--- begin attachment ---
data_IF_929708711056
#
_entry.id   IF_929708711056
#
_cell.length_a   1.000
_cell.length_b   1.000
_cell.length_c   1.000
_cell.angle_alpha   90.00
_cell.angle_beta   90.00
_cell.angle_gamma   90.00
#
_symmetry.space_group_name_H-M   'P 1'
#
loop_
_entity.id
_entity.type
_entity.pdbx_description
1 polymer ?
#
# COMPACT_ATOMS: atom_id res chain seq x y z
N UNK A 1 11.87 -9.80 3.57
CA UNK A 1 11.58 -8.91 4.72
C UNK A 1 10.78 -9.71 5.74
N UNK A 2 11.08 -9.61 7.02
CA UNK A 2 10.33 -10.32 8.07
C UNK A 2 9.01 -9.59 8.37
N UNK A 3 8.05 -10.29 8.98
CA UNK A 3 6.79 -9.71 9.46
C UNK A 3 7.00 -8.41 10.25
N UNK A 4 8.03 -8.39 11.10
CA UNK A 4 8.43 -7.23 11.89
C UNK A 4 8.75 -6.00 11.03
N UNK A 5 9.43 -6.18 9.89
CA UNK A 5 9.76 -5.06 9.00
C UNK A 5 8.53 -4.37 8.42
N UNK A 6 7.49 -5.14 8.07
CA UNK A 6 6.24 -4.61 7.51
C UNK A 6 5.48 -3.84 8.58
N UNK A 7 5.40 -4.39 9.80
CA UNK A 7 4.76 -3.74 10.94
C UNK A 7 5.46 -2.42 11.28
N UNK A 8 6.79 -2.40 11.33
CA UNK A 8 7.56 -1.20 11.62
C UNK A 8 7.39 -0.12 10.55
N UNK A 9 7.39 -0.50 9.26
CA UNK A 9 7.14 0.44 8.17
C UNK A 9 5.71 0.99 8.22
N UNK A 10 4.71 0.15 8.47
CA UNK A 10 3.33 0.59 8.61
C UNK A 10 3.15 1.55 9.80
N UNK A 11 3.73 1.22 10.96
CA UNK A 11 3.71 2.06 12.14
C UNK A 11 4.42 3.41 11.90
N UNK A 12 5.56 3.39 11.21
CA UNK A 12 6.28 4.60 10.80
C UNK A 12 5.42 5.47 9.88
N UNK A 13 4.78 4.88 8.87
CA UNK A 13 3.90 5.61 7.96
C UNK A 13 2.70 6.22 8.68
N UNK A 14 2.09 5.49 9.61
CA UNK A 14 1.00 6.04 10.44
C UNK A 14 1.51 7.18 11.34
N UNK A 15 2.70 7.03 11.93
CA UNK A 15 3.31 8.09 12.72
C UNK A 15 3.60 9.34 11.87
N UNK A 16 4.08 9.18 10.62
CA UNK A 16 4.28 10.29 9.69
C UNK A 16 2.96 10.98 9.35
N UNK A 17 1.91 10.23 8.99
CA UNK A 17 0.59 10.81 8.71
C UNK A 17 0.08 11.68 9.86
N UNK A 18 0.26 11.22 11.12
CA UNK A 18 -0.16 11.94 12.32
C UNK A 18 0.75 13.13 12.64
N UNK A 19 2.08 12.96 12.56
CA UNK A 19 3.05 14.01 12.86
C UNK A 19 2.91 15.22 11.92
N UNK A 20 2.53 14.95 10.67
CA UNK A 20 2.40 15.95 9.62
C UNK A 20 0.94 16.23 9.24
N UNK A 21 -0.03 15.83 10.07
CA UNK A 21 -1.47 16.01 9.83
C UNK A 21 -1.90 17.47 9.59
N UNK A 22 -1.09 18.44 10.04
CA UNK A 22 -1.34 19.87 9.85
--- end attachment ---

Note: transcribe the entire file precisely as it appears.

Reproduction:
data_IF_929708711056
#
_entry.id   IF_929708711056
#
_cell.length_a   1.000
_cell.length_b   1.000
_cell.length_c   1.000
_cell.angle_alpha   90.00
_cell.angle_beta   90.00
_cell.angle_gamma   90.00
#
_symmetry.space_group_name_H-M   'P 1'
#
loop_
_entity.id
_entity.type
_entity.pdbx_description
1 polymer ?
#
# COMPACT_ATOMS: atom_id res chain seq x y z
N UNK A 1 11.87 -9.80 3.57
CA UNK A 1 11.58 -8.91 4.72
C UNK A 1 10.78 -9.71 5.74
N UNK A 2 11.08 -9.61 7.02
CA UNK A 2 10.33 -10.32 8.07
C UNK A 2 9.01 -9.59 8.37
N UNK A 3 8.05 -10.29 8.98
CA UNK A 3 6.79 -9.71 9.46
C UNK A 3 7.00 -8.41 10.25
N UNK A 4 8.03 -8.39 11.10
CA UNK A 4 8.43 -7.23 11.89
C UNK A 4 8.75 -6.00 11.03
N UNK A 5 9.43 -6.18 9.89
CA UNK A 5 9.76 -5.06 9.00
C UNK A 5 8.53 -4.37 8.42
N UNK A 6 7.49 -5.14 8.07
CA UNK A 6 6.24 -4.61 7.51
C UNK A 6 5.48 -3.84 8.58
N UNK A 7 5.40 -4.39 9.80
CA UNK A 7 4.76 -3.74 10.94
C UNK A 7 5.46 -2.42 11.28
N UNK A 8 6.79 -2.40 11.33
CA UNK A 8 7.56 -1.20 11.62
C UNK A 8 7.39 -0.12 10.55
N UNK A 9 7.39 -0.50 9.26
CA UNK A 9 7.14 0.44 8.17
C UNK A 9 5.71 0.99 8.22
N UNK A 10 4.71 0.15 8.47
CA UNK A 10 3.33 0.59 8.61
C UNK A 10 3.15 1.55 9.80
N UNK A 11 3.73 1.22 10.96
CA UNK A 11 3.71 2.06 12.14
C UNK A 11 4.42 3.41 11.90
N UNK A 12 5.56 3.39 11.21
CA UNK A 12 6.28 4.60 10.80
C UNK A 12 5.42 5.47 9.88
N UNK A 13 4.78 4.88 8.87
CA UNK A 13 3.90 5.61 7.96
C UNK A 13 2.70 6.22 8.68
N UNK A 14 2.09 5.49 9.61
CA UNK A 14 1.00 6.04 10.44
C UNK A 14 1.51 7.18 11.34
N UNK A 15 2.70 7.03 11.93
CA UNK A 15 3.31 8.09 12.72
C UNK A 15 3.60 9.34 11.87
N UNK A 16 4.08 9.18 10.62
CA UNK A 16 4.28 10.29 9.69
C UNK A 16 2.96 10.98 9.35
N UNK A 17 1.91 10.23 8.99
CA UNK A 17 0.59 10.81 8.71
C UNK A 17 0.08 11.68 9.86
N UNK A 18 0.26 11.22 11.12
CA UNK A 18 -0.16 11.94 12.32
C UNK A 18 0.75 13.13 12.64
N UNK A 19 2.08 12.96 12.56
CA UNK A 19 3.05 14.01 12.86
C UNK A 19 2.91 15.22 11.92
N UNK A 20 2.53 14.95 10.67
CA UNK A 20 2.40 15.95 9.62
C UNK A 20 0.94 16.23 9.24
N UNK A 21 -0.03 15.83 10.07
CA UNK A 21 -1.47 16.01 9.83
C UNK A 21 -1.90 17.47 9.59
N UNK A 22 -1.09 18.44 10.04
CA UNK A 22 -1.34 19.87 9.85